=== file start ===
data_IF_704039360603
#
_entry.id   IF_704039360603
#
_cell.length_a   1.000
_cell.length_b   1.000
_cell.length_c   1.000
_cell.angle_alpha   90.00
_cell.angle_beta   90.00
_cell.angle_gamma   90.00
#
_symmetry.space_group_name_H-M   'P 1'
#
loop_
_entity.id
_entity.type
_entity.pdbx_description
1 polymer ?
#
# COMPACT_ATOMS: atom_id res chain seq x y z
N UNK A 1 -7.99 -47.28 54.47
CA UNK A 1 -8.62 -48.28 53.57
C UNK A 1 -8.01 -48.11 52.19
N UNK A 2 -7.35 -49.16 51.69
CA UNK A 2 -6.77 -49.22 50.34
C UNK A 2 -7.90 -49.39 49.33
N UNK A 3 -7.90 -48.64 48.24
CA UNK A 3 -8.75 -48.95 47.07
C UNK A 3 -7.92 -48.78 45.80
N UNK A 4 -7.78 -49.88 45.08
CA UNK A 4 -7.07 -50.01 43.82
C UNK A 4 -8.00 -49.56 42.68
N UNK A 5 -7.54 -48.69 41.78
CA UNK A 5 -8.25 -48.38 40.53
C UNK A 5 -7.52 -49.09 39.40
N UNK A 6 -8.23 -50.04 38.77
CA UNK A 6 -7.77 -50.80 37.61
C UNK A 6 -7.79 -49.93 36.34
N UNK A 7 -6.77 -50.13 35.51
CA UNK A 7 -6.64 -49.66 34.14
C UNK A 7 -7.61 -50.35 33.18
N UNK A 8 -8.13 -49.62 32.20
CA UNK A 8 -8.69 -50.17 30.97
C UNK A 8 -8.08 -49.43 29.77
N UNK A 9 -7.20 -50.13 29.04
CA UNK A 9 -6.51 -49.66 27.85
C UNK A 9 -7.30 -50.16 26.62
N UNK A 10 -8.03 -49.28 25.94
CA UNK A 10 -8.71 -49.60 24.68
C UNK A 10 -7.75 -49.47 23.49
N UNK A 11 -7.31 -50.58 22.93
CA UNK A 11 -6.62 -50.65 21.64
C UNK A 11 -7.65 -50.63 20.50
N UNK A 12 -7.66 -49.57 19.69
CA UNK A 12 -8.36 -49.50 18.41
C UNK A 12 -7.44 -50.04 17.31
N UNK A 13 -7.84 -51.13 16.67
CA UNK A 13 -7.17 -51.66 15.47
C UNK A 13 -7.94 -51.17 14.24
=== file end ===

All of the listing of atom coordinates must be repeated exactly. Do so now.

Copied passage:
data_IF_704039360603
#
_entry.id   IF_704039360603
#
_cell.length_a   1.000
_cell.length_b   1.000
_cell.length_c   1.000
_cell.angle_alpha   90.00
_cell.angle_beta   90.00
_cell.angle_gamma   90.00
#
_symmetry.space_group_name_H-M   'P 1'
#
loop_
_entity.id
_entity.type
_entity.pdbx_description
1 polymer ?
#
# COMPACT_ATOMS: atom_id res chain seq x y z
N UNK A 1 -7.99 -47.28 54.47
CA UNK A 1 -8.62 -48.28 53.57
C UNK A 1 -8.01 -48.11 52.19
N UNK A 2 -7.35 -49.16 51.69
CA UNK A 2 -6.77 -49.22 50.34
C UNK A 2 -7.90 -49.39 49.33
N UNK A 3 -7.90 -48.64 48.24
CA UNK A 3 -8.75 -48.95 47.07
C UNK A 3 -7.92 -48.78 45.80
N UNK A 4 -7.78 -49.88 45.08
CA UNK A 4 -7.07 -50.01 43.82
C UNK A 4 -8.00 -49.56 42.68
N UNK A 5 -7.54 -48.69 41.78
CA UNK A 5 -8.25 -48.38 40.53
C UNK A 5 -7.52 -49.09 39.40
N UNK A 6 -8.23 -50.04 38.77
CA UNK A 6 -7.77 -50.80 37.61
C UNK A 6 -7.79 -49.93 36.34
N UNK A 7 -6.77 -50.13 35.51
CA UNK A 7 -6.64 -49.66 34.14
C UNK A 7 -7.61 -50.35 33.18
N UNK A 8 -8.13 -49.62 32.20
CA UNK A 8 -8.69 -50.17 30.97
C UNK A 8 -8.08 -49.43 29.77
N UNK A 9 -7.20 -50.13 29.04
CA UNK A 9 -6.51 -49.66 27.85
C UNK A 9 -7.30 -50.16 26.62
N UNK A 10 -8.03 -49.28 25.94
CA UNK A 10 -8.71 -49.60 24.68
C UNK A 10 -7.75 -49.47 23.49
N UNK A 11 -7.31 -50.58 22.93
CA UNK A 11 -6.62 -50.65 21.64
C UNK A 11 -7.65 -50.63 20.50
N UNK A 12 -7.66 -49.57 19.69
CA UNK A 12 -8.36 -49.50 18.41
C UNK A 12 -7.44 -50.04 17.31
N UNK A 13 -7.84 -51.13 16.67
CA UNK A 13 -7.17 -51.66 15.47
C UNK A 13 -7.94 -51.17 14.24